There are hundreds of uses for Baking Soda, but in our house we like to use Baking Soda for crafts and activities. (Don’t get me wrong, it is also my go to cleaner for scrubbing and keeping our fridge fresh, but playing with Baking Soda is so much more fun!)
With winter break just around the corner I am on the hunt for inspiration to keep my kiddos engaged and entertained, so I searched for things we could make/do with household items. There are tons of great ideas, but I rounded up my top 10 ideas that include baking soda – including an activity we did ourselves.
10 Baking Soda Experiments, Crafts And Activities For Kids
- Volcano Experiments (below)
- Play Clay
- Sneaker Peeker
- Bath Bombs
- Inflate a Balloon
- Water color paints
- Puffy Paint
- Growing Crystals
- Hatching Eggs
- Bath Salts
Baking Soda Activity Station
- Arm & Hammer Baking Soda
- Food Coloring
- Paper Plates
- Spoons (I used plastic, but next time I will use metal)
- Plastic Cups
- Baking Sheet
- Muffin Tin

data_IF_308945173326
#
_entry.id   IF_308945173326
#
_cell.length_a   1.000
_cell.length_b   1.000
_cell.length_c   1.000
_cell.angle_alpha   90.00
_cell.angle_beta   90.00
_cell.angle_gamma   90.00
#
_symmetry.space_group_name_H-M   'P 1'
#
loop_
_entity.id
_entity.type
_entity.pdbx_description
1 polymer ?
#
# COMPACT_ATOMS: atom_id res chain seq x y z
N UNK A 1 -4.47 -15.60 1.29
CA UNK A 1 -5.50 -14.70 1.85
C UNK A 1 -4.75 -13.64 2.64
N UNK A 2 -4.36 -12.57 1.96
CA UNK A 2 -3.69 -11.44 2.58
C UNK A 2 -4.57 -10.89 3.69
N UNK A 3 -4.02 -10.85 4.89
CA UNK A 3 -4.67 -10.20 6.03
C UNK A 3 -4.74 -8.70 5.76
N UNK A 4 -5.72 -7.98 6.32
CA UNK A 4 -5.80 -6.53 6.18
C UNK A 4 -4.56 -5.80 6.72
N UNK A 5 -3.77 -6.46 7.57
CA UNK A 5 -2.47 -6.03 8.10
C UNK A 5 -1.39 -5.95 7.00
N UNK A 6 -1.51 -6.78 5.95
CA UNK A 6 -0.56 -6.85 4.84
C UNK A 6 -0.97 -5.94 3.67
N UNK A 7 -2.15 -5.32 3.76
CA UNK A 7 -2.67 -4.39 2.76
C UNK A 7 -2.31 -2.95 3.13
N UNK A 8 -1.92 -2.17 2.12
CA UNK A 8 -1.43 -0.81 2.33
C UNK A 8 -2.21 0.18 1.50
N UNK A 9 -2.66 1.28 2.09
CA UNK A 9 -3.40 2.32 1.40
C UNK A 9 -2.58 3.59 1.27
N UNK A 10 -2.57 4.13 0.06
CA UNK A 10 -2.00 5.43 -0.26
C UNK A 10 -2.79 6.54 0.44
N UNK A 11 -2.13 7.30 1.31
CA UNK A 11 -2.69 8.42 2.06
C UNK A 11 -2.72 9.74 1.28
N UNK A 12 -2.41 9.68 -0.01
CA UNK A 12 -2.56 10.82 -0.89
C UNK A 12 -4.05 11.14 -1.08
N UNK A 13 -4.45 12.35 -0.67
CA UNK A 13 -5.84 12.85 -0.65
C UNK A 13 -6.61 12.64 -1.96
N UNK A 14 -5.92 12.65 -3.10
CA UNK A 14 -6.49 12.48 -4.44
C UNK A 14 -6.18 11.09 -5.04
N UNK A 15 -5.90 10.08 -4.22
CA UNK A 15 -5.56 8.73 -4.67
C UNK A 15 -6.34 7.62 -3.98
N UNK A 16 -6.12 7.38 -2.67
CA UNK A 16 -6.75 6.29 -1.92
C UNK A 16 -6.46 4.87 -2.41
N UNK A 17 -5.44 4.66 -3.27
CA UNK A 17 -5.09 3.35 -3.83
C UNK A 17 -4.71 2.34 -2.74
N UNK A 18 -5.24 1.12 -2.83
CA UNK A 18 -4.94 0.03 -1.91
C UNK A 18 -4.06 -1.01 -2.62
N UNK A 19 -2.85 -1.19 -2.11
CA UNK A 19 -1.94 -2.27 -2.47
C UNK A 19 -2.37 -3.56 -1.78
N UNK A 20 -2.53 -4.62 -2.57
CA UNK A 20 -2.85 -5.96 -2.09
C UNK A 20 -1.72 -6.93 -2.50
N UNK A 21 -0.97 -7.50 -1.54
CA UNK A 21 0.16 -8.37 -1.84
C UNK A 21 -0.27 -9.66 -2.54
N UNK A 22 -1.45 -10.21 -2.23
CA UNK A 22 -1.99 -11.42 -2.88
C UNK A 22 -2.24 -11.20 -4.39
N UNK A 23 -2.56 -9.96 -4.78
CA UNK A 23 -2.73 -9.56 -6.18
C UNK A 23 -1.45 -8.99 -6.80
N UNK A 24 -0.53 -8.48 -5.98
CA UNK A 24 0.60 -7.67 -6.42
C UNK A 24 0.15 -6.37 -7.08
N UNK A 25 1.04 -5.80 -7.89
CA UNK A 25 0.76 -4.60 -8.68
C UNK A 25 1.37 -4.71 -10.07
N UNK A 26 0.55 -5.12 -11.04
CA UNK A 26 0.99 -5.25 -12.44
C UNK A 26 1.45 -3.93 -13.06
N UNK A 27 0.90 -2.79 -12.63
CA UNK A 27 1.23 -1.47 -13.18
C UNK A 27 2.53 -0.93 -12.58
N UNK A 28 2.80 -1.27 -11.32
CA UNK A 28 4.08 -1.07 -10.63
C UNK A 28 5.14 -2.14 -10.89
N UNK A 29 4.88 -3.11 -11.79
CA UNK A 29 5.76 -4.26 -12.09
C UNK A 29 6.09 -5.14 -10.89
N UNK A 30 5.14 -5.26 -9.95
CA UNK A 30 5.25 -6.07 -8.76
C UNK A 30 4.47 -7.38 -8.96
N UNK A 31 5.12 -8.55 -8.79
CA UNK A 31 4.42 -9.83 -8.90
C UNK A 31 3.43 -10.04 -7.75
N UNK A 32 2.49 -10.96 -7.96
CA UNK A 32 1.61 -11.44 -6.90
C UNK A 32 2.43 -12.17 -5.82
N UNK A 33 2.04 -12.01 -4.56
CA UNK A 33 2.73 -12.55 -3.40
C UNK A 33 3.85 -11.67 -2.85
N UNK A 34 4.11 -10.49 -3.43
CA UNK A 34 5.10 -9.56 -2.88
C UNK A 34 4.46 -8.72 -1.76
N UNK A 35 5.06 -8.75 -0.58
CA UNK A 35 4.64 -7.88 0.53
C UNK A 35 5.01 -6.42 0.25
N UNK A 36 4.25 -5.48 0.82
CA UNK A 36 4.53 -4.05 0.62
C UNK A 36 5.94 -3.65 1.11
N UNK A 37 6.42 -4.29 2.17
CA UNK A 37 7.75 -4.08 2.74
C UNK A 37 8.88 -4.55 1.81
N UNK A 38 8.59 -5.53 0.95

- Medicine or Eye Dropper
In the muffin tin, I mixed vinegar and food coloring to make a rainbow of colors to play with. You don’t need much vinegar so each is only a splash with a drop or two of color. (Sorry, I didn’t measure.)
For our first experiment, I let K drip the colored vinegar onto the plate of Arm & Hammer baking soda. She had no idea what to expect and her reaction to the fizzies was priceless. I didn’t quite capture the initial shock, but you can still see the joy.
Once she had fully fizzed all of the Arm & Hammer baking soda on the plate, we moved on to the volcanos. (Note, I cut plastic cups in half for this experiment because I wanted to make sure they overflowed with fun.) Filling the cups about half way with vinegar, I let K get a heaping spoon full of Arm & Hammer baking soda. Then we dipped a couple of drops onto the Arm & Hammer baking soda.
I instructed her to dip it into the vinegar, give it a good stir and eruption! (Please excuse the out-of-focus shot, it’s hard to instruct, teach and photograph!)
After many successful eruptions, we returned to a fresh plate of Arm & Hammer baking soda. This time I used an old medicine dropper to let her deploy the vinegar.
She played and experimented for more than an hour coming up with new ways to play.
Finally when she was done I rinsed of the paper plates and realized that they had a beautiful design all over them. So I hung them to dry and we displayed them as art. (Apparently, I forgot to get a picture of them. Bummer.)
For practical reasons, I bet you have all of the materials needed for this little experiment. So why not mix things up and use them for fun instead?!1